that we don't, that we let go unchecked, and we have to do that.
So the best thing we can do is raise the bar for ourselves and
for our friends.
You shouldn't be the smartest one in your group,
and you know people that are not doing what they should be doing,
and at some point you have to break your ties with them,
because you have a lot to offer to this country.
So the higher we set the bar for ourselves,
I think that the better that our communities will be and the
quicker we will see a change.
So part of it is just us making sure that we change what we're
doing and what we're allowing people around us to do.
Aaron Smith: I guess I would say the first step is just sort
of having conversations.
So talk to your friends, talk to people in your community about
what they're going through, what they see as the issues that are
most pressing or that they would like to make a change on.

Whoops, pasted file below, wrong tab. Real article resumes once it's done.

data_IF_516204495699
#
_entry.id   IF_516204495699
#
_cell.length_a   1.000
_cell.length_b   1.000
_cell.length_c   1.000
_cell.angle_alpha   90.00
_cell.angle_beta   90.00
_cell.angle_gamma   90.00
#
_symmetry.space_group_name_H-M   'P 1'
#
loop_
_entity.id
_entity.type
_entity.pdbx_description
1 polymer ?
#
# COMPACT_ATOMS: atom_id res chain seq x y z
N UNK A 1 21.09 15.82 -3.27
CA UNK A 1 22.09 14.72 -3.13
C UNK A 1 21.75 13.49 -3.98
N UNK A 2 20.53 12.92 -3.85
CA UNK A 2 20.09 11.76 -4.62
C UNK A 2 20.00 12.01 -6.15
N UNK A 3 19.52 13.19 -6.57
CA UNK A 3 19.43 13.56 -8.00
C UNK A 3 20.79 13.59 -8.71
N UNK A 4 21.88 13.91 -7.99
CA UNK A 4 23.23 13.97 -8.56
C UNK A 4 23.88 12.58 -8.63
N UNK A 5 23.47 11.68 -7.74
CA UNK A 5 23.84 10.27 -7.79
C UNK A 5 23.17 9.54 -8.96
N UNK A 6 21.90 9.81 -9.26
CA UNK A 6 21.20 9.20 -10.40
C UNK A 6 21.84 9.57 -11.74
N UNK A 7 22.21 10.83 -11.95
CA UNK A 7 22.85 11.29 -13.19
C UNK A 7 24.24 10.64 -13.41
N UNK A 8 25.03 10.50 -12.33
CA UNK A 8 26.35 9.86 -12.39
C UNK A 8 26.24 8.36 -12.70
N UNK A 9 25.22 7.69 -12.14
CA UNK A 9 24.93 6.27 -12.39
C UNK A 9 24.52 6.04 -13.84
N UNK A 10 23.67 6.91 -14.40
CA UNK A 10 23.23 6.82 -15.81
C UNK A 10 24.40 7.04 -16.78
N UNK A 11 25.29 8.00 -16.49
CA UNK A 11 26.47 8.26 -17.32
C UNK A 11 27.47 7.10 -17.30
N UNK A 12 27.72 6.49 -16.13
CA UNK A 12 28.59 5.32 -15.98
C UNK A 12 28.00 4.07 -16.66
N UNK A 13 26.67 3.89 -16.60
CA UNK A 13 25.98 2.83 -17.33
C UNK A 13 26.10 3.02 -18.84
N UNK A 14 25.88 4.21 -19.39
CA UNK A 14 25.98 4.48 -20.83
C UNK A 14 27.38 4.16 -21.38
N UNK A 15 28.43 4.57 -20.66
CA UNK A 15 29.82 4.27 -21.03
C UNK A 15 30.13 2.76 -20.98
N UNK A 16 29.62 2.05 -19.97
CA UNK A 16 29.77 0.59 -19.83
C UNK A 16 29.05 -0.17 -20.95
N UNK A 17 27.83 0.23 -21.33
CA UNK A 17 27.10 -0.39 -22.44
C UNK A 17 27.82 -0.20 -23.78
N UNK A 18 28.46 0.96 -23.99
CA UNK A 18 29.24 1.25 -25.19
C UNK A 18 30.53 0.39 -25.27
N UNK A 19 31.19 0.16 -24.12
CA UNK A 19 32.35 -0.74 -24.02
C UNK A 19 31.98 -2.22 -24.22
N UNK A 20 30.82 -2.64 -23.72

I remember, you know, one of the things I did when I graduated
from college was there was a real need for cleaning up in
our community, just, you know, taking out trash and fixing up
gardens and that sort of thing, and that was a form of building
community, it was a form of service.
But I think it's really important that our generation
realizes too is that we also have to ask the hard questions
about, okay, how do we really get at the root of some of the
problems that we see, and you mentioned congress,
and congress is a big part of the solution for a lot of the
problems, but it's not the only solution.
It might be your City Council.
It might be the, you know, your teacher.
It could be all kinds of different people.
And have you to -- well, I say have the conversations,
because once you have those conversations,
you can start to really pinpoint, you know,
where are the sources of some of these challenges and then have
the conversation about how we can make a change.
And really get off the side lines and go out there and
try to have that impact.
Kalpen Modi: Great. Thanks.
Kyle Lierman: Let's do another one.